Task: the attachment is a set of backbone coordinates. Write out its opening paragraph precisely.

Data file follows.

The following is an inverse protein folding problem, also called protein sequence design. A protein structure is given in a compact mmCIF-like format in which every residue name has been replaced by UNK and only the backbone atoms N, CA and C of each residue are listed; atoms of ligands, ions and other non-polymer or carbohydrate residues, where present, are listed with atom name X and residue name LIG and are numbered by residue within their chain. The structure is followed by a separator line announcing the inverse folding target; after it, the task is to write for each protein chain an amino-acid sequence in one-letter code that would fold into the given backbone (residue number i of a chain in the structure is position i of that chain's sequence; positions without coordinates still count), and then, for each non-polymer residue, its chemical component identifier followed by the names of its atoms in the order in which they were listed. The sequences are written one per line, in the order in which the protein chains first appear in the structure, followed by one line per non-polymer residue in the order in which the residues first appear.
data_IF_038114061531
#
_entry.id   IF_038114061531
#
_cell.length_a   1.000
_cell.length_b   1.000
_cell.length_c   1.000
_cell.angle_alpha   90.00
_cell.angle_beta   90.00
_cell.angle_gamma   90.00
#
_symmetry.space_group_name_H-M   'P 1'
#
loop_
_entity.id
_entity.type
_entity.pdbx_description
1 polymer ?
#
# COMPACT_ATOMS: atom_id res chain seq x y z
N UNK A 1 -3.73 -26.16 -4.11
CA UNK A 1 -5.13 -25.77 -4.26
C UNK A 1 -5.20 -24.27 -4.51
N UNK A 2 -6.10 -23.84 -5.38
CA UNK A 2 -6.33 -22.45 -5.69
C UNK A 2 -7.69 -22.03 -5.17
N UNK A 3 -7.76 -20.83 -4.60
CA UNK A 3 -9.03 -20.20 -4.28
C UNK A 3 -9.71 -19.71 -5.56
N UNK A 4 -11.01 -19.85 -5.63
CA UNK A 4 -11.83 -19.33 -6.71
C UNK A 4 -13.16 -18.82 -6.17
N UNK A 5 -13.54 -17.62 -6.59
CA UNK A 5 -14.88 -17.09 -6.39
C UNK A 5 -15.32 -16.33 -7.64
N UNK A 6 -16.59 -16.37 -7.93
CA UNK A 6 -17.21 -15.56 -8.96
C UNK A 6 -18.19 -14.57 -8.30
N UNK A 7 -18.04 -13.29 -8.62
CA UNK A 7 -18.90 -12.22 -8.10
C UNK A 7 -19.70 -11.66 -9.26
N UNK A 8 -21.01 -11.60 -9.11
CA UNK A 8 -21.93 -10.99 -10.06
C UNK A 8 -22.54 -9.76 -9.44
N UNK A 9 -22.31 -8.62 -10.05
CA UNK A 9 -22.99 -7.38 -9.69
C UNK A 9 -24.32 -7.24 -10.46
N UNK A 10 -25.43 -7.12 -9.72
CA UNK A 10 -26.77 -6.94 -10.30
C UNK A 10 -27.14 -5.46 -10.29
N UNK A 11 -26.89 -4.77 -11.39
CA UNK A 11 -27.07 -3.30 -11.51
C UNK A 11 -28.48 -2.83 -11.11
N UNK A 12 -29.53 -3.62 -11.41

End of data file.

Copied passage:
The following is an inverse protein folding problem, also called protein sequence design. A protein structure is given in a compact mmCIF-like format in which every residue name has been replaced by UNK and only the backbone atoms N, CA and C of each residue are listed; atoms of ligands, ions and other non-polymer or carbohydrate residues, where present, are listed with atom name X and residue name LIG and are numbered by residue within their chain. The structure is followed by a separator line announcing the inverse folding target; after it, the task is to write for each protein chain an amino-acid sequence in one-letter code that would fold into the given backbone (residue number i of a chain in the structure is position i of that chain's sequence; positions without coordinates still count), and then, for each non-polymer residue, its chemical component identifier followed by the names of its atoms in the order in which they were listed. The sequences are written one per line, in the order in which the protein chains first appear in the structure, followed by one line per non-polymer residue in the order in which the residues first appear.